One element within the design for social innovation and sustainability case studies presented at the first workshop, or even more broadly within social design, service design and co-design practices as I’ve experienced them, is a lack of clarity around the role of briefs.
Yet, I would argue the level and type of preparatory work and contextual information needed for a DESIS project hinges quite significantly on the brief, and that, in fact, there are only two types of brief for DESIS projects. There is a ‘traditional’ model where a tight, well defined design brief is given at the beginning of the project, such as in the case of the Rebranding the Branded case study, and there is a more open-ended and exploratory option where forming brief is an aim of the project.
For exploratory projects I think there is a strong case for teaching students about specific tools, methods and analytical frameworks which will help them engage with communities to produce insightful and careful interventions. It’s on these projects where it seems to make most sense to deploy specific methods, such as mapping drivers of change, or user journeys, and explore social research approaches (ethnography, narrative interview etc.).
These projects don’t necessarily produce a straightforward, quantifiable movement from an ‘existing situation’ to a ‘preferred one’, or claim to, but instead delivers a deeper understanding of a problem, and a reframing which can help a community or organisation radically change their approach in the longer term. Or to put it another way, the project delivers a brief.
This is more than enough for a project, but I think sometimes designers feel under pressure to deliver more and tack on some recognisable design work, or make overambitious claims about what their work will deliver, which leads to confusion in the long run.
On the flip side of this, DESIS projects can also start with a well defined brief which anchors students work throughout a project. In this situation the need to teach specific tools and methods is less pressing, instead projects might require more upfront work by course leaders to define a brief with a partner organisation beforehand.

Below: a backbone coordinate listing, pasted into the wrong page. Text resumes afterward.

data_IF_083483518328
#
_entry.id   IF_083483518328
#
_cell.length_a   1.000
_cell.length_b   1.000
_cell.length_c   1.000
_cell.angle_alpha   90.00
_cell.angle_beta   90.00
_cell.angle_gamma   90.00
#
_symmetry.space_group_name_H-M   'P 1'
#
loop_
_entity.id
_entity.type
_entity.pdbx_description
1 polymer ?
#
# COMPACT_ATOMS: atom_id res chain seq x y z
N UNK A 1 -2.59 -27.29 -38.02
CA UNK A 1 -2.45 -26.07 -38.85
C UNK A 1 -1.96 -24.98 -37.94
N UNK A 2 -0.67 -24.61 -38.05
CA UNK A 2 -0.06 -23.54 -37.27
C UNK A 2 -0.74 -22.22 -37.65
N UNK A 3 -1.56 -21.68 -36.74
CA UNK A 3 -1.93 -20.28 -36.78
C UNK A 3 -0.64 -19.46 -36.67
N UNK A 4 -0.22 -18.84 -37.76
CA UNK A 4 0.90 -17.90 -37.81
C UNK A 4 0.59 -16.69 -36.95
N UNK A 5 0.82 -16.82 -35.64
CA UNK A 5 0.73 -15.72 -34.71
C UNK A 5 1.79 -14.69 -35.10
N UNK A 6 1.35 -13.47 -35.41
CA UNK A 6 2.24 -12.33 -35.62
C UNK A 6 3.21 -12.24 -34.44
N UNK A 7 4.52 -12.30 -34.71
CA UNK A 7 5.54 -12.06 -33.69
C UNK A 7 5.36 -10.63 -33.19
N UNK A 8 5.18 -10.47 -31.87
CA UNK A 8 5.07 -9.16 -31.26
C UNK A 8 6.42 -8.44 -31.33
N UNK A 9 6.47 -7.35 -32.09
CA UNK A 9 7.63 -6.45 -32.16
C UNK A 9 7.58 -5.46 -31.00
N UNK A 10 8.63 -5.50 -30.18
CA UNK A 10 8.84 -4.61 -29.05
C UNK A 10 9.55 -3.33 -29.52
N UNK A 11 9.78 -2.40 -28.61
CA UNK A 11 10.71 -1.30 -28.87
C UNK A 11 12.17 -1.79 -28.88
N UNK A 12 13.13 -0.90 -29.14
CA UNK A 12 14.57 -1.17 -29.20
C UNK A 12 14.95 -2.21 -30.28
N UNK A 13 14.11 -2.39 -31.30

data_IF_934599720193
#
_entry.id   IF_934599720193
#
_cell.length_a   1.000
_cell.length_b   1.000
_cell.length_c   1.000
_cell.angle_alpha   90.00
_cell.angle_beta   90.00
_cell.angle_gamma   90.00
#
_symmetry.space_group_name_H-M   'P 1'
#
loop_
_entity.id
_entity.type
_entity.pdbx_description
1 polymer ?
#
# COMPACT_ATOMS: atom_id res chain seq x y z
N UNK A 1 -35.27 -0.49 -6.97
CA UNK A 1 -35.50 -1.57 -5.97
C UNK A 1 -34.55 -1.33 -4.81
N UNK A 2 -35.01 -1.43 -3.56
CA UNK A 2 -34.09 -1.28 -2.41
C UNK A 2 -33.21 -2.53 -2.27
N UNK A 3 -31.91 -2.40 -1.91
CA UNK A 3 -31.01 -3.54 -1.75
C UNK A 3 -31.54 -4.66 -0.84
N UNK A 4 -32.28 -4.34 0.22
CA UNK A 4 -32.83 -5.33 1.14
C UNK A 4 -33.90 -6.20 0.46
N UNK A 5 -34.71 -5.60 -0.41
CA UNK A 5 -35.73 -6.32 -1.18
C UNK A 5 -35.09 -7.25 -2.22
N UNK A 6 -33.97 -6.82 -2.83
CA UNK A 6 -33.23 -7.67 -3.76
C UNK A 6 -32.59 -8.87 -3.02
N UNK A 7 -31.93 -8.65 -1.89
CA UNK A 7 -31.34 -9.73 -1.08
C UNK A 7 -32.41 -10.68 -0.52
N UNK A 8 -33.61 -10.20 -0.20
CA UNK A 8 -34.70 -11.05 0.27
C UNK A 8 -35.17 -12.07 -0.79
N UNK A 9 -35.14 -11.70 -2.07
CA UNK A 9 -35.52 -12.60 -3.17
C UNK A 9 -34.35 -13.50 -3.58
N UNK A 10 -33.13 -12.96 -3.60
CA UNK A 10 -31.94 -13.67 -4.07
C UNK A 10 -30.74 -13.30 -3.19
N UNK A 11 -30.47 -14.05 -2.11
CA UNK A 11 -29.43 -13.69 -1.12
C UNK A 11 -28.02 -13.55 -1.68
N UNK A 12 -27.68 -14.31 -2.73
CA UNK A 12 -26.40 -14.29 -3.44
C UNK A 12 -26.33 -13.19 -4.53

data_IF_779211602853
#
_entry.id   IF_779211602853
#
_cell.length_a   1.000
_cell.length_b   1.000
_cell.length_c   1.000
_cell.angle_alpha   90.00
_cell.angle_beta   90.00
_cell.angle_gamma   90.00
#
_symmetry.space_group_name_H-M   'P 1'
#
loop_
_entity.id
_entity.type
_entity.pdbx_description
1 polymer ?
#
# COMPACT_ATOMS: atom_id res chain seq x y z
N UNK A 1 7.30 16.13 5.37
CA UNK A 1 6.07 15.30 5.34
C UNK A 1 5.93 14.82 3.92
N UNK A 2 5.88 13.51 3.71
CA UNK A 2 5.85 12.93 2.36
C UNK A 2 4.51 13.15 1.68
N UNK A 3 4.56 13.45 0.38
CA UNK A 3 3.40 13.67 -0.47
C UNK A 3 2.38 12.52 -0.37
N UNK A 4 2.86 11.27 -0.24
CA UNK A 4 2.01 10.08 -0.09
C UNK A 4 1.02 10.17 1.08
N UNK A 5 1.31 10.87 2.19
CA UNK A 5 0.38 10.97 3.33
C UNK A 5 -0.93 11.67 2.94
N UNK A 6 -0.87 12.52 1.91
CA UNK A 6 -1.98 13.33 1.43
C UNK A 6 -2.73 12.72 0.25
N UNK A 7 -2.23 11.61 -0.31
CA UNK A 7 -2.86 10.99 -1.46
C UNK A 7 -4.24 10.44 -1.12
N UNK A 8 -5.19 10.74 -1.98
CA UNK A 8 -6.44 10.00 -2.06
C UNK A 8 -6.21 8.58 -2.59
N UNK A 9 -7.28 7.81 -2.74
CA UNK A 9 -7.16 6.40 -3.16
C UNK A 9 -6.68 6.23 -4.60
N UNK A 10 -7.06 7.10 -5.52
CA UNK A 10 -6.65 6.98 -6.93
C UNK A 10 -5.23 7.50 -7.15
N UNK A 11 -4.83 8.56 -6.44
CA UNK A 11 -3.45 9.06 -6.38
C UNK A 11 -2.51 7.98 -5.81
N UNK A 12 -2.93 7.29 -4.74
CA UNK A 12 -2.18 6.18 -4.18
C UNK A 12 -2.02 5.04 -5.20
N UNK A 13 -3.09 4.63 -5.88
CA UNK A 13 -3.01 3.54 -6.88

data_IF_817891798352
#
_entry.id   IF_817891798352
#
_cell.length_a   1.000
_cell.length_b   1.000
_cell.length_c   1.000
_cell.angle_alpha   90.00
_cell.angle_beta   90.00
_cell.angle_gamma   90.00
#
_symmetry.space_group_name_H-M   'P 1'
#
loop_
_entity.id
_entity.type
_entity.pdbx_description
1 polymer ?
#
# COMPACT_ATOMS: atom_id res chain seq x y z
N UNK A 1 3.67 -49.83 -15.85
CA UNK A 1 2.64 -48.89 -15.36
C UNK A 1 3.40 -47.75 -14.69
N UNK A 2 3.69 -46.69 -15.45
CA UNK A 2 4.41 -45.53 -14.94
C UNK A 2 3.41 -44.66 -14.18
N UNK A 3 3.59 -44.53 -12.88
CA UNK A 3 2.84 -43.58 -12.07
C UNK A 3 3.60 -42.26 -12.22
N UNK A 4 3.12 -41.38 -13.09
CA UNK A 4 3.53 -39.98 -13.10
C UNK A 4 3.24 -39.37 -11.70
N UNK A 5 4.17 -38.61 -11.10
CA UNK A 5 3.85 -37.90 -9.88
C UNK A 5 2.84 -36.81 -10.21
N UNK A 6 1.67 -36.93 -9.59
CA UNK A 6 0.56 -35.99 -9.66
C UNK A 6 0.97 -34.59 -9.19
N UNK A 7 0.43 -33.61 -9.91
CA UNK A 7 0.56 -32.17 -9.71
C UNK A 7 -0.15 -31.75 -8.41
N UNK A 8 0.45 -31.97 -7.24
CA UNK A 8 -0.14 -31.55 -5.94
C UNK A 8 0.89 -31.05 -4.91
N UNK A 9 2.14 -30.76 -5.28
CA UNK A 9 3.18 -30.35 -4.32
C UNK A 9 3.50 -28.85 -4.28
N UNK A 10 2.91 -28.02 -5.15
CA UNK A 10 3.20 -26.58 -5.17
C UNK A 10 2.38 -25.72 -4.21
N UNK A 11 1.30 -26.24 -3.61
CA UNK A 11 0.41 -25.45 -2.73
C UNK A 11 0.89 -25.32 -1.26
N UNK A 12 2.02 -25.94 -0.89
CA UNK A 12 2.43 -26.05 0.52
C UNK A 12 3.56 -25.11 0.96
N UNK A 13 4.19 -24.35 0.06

At the risk of oversimplifying it seems like these projects bare a much closer resemblance to a ‘typical’ design brief tutors might set, but with the addition of an external clients whose requirements may be more complex than normal. I understand Matt’s point that designers don’t want to get hemmed in to designing leaflets, logos and products without a wider recognition of the ecosystem these fit into, however I do think there is a case for a simpler version of DESIS projects. A more straightforward design brief allows students to learn soft skills involved in engaging with clients and communities without simultaneously having to deal with the added uncertainty of emergent and difficult design methods. Applying design skills to pressing social problems can also challenge students to engage in these issues in a way watching a lecture, or a tv programme never will. Finally this approach is likely to deliver outcomes which are more easily understood as beneficial from the point of view of the partner, laying the foundation for more complex and challenging design input at a later date.
It seems like we are on a trajectory with DESIS projects, where the two approaches I’ve outlined above will eventually converge and begin to inform one another in one satisfying and harmonious iterative loop. However, there is still a lot of work to do in articulating the value of ‘social design’ and understanding how it can mesh with traditional design competencies. Until this work is further progressed by design academics and professionals, asking students to hold both the uncertainty of emergent design methods and community engagement, whilst delivering a positive change is too much.